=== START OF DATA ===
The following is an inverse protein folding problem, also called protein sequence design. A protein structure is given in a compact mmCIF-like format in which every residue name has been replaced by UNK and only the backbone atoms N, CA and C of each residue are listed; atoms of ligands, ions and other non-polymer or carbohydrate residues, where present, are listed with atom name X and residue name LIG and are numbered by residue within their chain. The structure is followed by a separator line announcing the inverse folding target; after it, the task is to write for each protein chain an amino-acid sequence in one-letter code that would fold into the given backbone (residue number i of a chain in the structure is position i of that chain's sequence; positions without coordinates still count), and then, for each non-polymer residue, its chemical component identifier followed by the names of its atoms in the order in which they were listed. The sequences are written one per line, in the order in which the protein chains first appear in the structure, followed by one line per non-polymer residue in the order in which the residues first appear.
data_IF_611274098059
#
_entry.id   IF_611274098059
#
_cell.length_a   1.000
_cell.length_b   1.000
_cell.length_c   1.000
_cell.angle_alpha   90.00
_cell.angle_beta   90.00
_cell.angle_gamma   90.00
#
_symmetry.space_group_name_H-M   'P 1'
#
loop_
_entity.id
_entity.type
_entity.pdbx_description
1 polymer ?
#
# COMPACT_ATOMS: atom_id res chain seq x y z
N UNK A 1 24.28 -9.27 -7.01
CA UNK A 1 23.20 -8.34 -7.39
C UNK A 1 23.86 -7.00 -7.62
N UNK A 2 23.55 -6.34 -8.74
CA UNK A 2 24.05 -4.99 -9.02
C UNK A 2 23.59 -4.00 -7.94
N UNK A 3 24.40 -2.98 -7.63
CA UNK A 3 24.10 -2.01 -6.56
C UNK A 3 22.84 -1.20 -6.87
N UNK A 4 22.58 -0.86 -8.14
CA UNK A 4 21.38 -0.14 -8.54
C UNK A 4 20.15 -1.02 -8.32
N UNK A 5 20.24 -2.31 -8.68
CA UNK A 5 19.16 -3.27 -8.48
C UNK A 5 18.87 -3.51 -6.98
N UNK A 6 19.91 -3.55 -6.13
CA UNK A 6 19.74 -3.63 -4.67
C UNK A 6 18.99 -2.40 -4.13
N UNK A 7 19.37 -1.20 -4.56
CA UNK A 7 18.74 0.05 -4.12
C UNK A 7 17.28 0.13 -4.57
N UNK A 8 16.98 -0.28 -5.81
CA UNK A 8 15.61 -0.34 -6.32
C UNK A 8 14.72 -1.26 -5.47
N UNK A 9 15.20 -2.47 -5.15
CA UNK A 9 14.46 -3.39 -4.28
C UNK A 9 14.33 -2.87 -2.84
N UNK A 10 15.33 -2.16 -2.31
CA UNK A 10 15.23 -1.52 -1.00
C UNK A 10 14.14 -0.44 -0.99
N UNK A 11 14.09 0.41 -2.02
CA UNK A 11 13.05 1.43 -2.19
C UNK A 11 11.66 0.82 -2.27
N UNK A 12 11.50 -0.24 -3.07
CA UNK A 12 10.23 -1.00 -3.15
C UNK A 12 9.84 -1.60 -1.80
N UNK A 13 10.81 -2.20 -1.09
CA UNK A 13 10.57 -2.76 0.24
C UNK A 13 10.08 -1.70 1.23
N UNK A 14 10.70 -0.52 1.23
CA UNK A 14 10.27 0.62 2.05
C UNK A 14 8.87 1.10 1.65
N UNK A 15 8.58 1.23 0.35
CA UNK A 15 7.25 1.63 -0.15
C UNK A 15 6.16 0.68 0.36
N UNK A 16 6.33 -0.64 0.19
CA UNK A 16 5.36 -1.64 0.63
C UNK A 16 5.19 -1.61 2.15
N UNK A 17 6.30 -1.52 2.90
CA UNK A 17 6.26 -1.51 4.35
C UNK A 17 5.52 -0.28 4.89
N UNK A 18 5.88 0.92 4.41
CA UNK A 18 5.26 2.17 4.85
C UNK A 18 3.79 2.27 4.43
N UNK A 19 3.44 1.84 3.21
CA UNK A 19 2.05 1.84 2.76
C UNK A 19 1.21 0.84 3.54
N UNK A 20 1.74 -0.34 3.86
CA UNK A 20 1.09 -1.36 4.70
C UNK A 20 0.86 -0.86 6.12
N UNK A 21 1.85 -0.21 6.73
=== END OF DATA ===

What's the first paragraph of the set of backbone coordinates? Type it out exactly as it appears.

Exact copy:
The following is an inverse protein folding problem, also called protein sequence design. A protein structure is given in a compact mmCIF-like format in which every residue name has been replaced by UNK and only the backbone atoms N, CA and C of each residue are listed; atoms of ligands, ions and other non-polymer or carbohydrate residues, where present, are listed with atom name X and residue name LIG and are numbered by residue within their chain. The structure is followed by a separator line announcing the inverse folding target; after it, the task is to write for each protein chain an amino-acid sequence in one-letter code that would fold into the given backbone (residue number i of a chain in the structure is position i of that chain's sequence; positions without coordinates still count), and then, for each non-polymer residue, its chemical component identifier followed by the names of its atoms in the order in which they were listed. The sequences are written one per line, in the order in which the protein chains first appear in the structure, followed by one line per non-polymer residue in the order in which the residues first appear.